White House is a Kosher Israeli grill restaurant in the London-Jewish heartland of Hendon. Bizarrely, the menu strays into Thai dishes, but I would stick to the traditional middle eastern grills, which include Shishlik (Israeli lamb Shish kebab), Sharwarma and Shnitzel. You can choose from a wide range of salads and sides with all the meat dishes – I opted for a bit of everything and was rewarded with creamy coleslaw, tart red cabbage, sour refreshing gherkin, and the star of the show, sweet roasted onions. My beef kebab (£15) was served with a tasty char on the outside; the inside was slightly pink and completely melt in the mouth. The meat had just the right fat content to make the kebab juicy, but not fatty. Perhaps unsurprisingly, the hummus was fantastic – it had a deep, earthy flavour with bitter tahini undercurrents. The photo below does not do the meal justice – this was a truly refined and perfectly executed dish. I washed my food down with a quaffable kosher red from Argentina which was very reasonably priced at £4 for a large glass.
Verdict: Geshmak! 9/10
Elk is a Scando-British restaurant/bar a few steps from Upper Street. The decor owes inspiration to Swedish summer houses, hipster East London bars and Victorian public toilets…..it is a real mismash, but manages to achieve both individuality and comfort. They serve an extremely popular and diverse breakfast menu including elk sausage baked eggs and smoked cod kedgeree (they also use Monmouth beans for their coffee). Unfortunately, it is a bit far for me to drag myself on a weekend morning, so we went for dinner on a busy Friday night. The menu is long, rich and rather spendy: we started with elk kebab (£6.5) with apple and bacon, the meat was smoky but rather chewy – a rather disappointing signature dish. More pleasing was the special of smoked cauliflower (£5) which had a nice balance of creaminess and smokiness. For main course I had home smoked duck, braised chicory, dumplings and pickled cherries (£15.5) which was also a bit disappointing, the dish was too sweet and the duck overly smoked. The accompanying dumplings were under-seasoned and their texture was stringy. For dessert I couldn’t resist the homemade popcorn ice cream sandwich with salted caramel (£5.1) but in reality the dish was highly calorific, the sandwich was made of pan loaf and the popcorn stone cold. I pride myself on having a tummy of steel, but after all of the rich dishes, lots of meat and very few greens I felt rather ill. I think the menu needs to be slimmed down, the smoking tamed and portion sizes (and prices) trimmed. The concept is good but the execution needs some more work.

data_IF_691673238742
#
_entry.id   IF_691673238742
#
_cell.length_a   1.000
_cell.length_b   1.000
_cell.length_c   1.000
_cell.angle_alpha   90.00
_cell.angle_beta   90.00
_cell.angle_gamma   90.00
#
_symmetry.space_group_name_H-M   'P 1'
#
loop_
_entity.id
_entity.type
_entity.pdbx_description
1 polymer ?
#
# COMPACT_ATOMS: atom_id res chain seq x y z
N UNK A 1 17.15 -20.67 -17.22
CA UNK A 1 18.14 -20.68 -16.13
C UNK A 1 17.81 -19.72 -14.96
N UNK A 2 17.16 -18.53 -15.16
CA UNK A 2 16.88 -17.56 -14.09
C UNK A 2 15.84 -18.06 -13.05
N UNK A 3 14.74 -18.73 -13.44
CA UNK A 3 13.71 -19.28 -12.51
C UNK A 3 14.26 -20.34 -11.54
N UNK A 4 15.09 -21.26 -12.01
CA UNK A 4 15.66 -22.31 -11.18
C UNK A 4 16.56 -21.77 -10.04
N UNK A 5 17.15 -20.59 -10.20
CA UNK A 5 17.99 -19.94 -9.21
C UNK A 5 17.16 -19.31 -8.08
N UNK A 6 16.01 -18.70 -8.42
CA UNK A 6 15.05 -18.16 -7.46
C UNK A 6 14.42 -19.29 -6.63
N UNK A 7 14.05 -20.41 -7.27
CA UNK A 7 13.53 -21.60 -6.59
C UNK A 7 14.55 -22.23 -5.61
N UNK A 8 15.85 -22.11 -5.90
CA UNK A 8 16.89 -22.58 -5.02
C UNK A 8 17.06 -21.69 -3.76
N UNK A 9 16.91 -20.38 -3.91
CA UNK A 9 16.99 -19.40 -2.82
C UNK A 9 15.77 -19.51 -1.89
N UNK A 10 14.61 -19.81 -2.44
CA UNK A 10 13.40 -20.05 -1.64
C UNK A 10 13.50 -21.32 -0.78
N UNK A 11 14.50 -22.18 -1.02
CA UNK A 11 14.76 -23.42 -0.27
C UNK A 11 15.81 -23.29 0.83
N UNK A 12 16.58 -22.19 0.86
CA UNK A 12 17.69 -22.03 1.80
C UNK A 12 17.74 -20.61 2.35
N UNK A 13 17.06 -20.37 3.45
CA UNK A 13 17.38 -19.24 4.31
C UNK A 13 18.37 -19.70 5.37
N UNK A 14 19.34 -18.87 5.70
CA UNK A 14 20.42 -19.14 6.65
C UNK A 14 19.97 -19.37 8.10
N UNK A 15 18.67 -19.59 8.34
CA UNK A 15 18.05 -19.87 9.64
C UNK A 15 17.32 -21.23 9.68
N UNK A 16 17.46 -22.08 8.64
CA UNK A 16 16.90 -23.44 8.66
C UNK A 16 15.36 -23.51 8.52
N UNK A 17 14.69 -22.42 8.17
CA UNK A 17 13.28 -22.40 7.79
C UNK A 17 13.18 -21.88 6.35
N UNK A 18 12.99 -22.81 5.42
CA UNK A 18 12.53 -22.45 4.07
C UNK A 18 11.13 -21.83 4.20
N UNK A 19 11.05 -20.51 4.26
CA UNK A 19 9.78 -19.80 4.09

Verdict: less is more 5/10
There was great hype and long queues when Koya opened a few years ago, but now things have calmed down and you should only expect to wait on weekends and even then for a short time only. They specialise in udon (thick wheatflour) noodles which are served in four different ways: hot noodles in hot broth, cold noodles in hot broth, cold noodles with cold dipping sauce, or cold noodles with a cold pouring sauce (do you follow?!). There is a lot of labour in the production of the noodles – they are made fresh every day and painstakingly rolled out by foot (thankfully covered in plastic sheeting). I opted for the day’s special of hot noodles in hot pork and miso broth, topped with a tempura langoustine (£7.9). The broth was complex and salty, with bags of umami; the noodles were firm and slightly sticky – simple but very tasty food. Udon is essentially fast food in Japan and I suppose the service/atmosphere at Koya reflects this – it is rather clinical and does not encourage you to linger for long.
Verdict: simple, good value Japanese fast food 7/10
Brindisa have a London mini-chain of tapas restaurants and Spanish produce shops – their home base is at Borough market and they have restaurants in Shoreditch, South Kensington and Soho. They have recently opened up in Brixton, a few minutes’ walk from the tube station. The shop has a tiny kitchen and mainly serves “Llescas” – a Catalan invention of stale bread slices rubbed with tomato and garlic then topped with cured ham or vegetables. We started with a wonderful white asparagus, chive and soft cheese dish (£5.25) – the asparagus was earthy and fresh (we should really grow more white asparagus in the UK) nicely complemented by the mild soft cheese. We followed with some decent Salchichon (£3.95) and Chorizo (£5.25) which was of better quality than you can buy in the supermarket – the portions were generous and the dish was served with side salad. The menu is small and not very diverse, which lead us to order a Manchego Llesca (£5.45) even though I think that Manchego cheese is rather boring, again the cheese was of decent quality but it did not have enough character to be exciting. We finished with a grilled anchovy dish (£5.75)- the anchovies were large and meaty with a nice level of saltiness. Their wine list is very reasonably priced – the cheapest glass is £3.75.
Verdict: a limited choice of good quality produce treated well 7/10